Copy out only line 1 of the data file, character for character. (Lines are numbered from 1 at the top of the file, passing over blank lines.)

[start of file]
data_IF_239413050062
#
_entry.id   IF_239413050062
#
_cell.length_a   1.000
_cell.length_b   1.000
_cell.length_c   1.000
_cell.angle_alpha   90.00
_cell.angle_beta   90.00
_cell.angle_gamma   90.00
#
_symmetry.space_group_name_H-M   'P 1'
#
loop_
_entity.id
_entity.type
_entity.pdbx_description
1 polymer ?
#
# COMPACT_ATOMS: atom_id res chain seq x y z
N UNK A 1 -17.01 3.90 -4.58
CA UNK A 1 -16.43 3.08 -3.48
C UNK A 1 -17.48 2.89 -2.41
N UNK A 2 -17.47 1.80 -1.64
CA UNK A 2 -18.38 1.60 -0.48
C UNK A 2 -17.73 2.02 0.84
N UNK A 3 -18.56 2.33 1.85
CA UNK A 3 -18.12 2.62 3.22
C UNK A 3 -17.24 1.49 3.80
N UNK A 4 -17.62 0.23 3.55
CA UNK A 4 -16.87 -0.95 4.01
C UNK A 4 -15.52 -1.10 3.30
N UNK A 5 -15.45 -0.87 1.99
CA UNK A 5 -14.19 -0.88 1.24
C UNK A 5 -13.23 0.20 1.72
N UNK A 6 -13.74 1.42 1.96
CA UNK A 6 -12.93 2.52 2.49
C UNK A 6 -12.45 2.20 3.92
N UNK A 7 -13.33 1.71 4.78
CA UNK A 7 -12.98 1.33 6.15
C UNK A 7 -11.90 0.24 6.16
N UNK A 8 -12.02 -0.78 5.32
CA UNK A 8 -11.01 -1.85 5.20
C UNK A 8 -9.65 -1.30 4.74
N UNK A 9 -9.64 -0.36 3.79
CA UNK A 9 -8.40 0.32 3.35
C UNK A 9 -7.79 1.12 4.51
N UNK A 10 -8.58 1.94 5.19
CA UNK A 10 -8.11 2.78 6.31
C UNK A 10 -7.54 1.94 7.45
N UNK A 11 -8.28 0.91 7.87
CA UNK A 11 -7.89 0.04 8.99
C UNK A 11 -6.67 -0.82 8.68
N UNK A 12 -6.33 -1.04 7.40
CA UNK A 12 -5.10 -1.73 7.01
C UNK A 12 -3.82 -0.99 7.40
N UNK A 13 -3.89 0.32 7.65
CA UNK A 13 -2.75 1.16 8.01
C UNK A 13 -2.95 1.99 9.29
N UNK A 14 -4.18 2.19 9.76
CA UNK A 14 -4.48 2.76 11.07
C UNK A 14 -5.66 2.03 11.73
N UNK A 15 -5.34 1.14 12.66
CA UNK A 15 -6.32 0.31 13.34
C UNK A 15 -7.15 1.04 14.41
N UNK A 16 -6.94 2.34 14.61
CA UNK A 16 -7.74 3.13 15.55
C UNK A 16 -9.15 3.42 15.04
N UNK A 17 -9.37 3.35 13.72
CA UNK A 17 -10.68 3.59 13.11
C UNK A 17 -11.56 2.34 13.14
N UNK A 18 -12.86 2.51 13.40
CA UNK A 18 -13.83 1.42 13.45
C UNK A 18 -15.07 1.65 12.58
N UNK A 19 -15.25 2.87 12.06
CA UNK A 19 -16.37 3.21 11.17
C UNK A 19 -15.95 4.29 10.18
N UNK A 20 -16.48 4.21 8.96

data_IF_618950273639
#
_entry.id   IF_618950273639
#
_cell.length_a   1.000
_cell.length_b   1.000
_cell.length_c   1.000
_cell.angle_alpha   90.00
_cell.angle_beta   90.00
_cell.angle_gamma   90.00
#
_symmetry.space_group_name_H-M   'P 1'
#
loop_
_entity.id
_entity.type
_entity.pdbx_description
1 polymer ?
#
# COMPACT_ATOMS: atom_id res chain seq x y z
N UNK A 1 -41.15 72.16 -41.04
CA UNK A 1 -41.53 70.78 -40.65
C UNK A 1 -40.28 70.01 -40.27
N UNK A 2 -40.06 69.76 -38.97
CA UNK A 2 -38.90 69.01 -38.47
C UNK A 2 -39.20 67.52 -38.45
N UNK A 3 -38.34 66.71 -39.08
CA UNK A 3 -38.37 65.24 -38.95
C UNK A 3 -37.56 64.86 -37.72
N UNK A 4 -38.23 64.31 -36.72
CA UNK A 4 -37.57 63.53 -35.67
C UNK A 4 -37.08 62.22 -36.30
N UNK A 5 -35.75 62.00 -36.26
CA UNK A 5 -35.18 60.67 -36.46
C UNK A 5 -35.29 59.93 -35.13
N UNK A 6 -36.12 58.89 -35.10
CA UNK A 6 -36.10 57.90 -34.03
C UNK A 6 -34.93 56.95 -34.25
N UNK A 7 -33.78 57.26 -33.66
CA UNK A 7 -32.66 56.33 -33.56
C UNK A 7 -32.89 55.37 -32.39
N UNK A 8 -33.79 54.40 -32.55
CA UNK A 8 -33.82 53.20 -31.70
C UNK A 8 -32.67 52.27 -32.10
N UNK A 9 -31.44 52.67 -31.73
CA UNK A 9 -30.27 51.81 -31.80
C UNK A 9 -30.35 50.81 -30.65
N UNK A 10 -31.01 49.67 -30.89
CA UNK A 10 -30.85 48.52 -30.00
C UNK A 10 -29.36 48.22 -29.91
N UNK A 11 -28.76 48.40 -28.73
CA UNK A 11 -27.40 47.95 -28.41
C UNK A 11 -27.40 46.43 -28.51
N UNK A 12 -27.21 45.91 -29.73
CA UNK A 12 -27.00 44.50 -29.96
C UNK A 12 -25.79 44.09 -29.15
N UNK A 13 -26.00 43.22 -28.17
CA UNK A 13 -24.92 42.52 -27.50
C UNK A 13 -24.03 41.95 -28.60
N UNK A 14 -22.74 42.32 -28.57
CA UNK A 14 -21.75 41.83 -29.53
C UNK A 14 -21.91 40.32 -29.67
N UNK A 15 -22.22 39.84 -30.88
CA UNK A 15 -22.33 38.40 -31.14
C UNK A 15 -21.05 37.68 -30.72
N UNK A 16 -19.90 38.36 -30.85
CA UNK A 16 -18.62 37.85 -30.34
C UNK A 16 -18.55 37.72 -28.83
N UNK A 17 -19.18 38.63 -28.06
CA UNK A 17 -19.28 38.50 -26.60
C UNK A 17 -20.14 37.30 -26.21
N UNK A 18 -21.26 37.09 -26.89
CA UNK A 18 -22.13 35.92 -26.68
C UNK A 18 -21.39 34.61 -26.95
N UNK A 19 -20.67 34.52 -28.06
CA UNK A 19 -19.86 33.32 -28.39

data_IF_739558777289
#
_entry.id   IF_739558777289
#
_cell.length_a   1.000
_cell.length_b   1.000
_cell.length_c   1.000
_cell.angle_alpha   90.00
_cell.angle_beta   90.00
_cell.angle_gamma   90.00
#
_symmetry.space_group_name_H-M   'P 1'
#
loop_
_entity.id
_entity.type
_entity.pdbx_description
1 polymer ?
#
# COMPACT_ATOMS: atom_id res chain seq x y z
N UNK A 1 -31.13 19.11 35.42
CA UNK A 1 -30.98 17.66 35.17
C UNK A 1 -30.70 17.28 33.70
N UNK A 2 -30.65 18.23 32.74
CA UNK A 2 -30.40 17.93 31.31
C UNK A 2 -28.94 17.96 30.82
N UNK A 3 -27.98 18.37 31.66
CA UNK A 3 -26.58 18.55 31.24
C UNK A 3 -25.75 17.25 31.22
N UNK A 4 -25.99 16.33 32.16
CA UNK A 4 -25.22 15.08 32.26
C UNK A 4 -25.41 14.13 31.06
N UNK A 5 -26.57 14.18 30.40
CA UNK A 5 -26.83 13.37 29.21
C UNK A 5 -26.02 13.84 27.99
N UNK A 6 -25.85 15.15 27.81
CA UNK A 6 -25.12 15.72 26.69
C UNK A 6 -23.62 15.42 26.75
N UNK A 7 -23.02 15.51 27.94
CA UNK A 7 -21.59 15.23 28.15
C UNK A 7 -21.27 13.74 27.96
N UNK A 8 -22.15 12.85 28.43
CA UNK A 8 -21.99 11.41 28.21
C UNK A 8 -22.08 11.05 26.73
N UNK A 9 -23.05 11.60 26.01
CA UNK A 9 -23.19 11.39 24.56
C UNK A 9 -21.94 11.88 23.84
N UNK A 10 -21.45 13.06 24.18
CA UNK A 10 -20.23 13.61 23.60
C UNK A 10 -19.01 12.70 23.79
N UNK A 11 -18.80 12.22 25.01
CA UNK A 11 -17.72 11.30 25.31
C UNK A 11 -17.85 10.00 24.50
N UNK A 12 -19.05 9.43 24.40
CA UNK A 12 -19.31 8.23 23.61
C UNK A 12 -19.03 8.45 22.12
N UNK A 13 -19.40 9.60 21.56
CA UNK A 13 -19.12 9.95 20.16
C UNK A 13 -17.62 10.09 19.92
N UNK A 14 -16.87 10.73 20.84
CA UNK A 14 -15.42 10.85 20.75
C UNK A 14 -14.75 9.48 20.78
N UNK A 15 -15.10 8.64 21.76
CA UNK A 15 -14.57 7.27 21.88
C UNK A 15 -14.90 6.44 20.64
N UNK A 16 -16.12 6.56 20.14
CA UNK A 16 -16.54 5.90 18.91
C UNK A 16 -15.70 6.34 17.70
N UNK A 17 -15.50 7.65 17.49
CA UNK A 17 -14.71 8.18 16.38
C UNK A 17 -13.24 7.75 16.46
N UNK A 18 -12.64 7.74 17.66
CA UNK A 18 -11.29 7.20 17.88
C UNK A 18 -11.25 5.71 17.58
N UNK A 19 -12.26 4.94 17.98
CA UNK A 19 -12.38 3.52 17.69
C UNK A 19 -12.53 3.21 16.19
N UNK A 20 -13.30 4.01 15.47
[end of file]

data_IF_239413050062